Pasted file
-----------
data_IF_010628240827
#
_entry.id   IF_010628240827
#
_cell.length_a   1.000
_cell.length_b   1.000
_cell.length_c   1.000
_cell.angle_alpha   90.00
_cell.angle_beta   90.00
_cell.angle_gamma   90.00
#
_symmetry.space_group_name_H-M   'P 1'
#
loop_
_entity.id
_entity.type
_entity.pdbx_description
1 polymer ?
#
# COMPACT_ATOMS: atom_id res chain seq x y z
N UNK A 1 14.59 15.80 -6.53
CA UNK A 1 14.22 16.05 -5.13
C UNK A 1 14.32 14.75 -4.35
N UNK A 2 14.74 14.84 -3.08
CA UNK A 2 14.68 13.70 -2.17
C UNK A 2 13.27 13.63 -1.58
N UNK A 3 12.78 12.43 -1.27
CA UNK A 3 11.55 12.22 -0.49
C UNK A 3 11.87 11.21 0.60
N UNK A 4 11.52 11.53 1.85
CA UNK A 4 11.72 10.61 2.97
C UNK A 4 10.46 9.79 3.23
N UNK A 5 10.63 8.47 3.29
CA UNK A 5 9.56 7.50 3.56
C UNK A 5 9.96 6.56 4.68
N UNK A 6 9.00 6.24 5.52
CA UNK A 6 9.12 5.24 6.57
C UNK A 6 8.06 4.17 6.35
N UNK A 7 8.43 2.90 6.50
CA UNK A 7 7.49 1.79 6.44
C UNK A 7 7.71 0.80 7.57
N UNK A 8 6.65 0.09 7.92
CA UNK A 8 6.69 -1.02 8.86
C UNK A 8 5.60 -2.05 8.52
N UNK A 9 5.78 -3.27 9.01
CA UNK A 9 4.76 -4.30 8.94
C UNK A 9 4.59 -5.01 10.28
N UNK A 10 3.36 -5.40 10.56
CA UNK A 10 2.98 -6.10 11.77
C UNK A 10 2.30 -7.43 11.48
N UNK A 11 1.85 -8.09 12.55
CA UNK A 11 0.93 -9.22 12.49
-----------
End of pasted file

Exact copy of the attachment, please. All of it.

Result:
data_IF_010628240827
#
_entry.id   IF_010628240827
#
_cell.length_a   1.000
_cell.length_b   1.000
_cell.length_c   1.000
_cell.angle_alpha   90.00
_cell.angle_beta   90.00
_cell.angle_gamma   90.00
#
_symmetry.space_group_name_H-M   'P 1'
#
loop_
_entity.id
_entity.type
_entity.pdbx_description
1 polymer ?
#
# COMPACT_ATOMS: atom_id res chain seq x y z
N UNK A 1 14.59 15.80 -6.53
CA UNK A 1 14.22 16.05 -5.13
C UNK A 1 14.32 14.75 -4.35
N UNK A 2 14.74 14.84 -3.08
CA UNK A 2 14.68 13.70 -2.17
C UNK A 2 13.27 13.63 -1.58
N UNK A 3 12.78 12.43 -1.27
CA UNK A 3 11.55 12.22 -0.49
C UNK A 3 11.87 11.21 0.60
N UNK A 4 11.52 11.53 1.85
CA UNK A 4 11.72 10.61 2.97
C UNK A 4 10.46 9.79 3.23
N UNK A 5 10.63 8.47 3.29
CA UNK A 5 9.56 7.50 3.56
C UNK A 5 9.96 6.56 4.68
N UNK A 6 9.00 6.24 5.52
CA UNK A 6 9.12 5.24 6.57
C UNK A 6 8.06 4.17 6.35
N UNK A 7 8.43 2.90 6.50
CA UNK A 7 7.49 1.79 6.44
C UNK A 7 7.71 0.80 7.57
N UNK A 8 6.65 0.09 7.92
CA UNK A 8 6.69 -1.02 8.86
C UNK A 8 5.60 -2.05 8.52
N UNK A 9 5.78 -3.27 9.01
CA UNK A 9 4.76 -4.30 8.94
C UNK A 9 4.59 -5.01 10.28
N UNK A 10 3.36 -5.40 10.56
CA UNK A 10 2.98 -6.10 11.77
C UNK A 10 2.30 -7.43 11.48
N UNK A 11 1.85 -8.09 12.55
CA UNK A 11 0.93 -9.22 12.49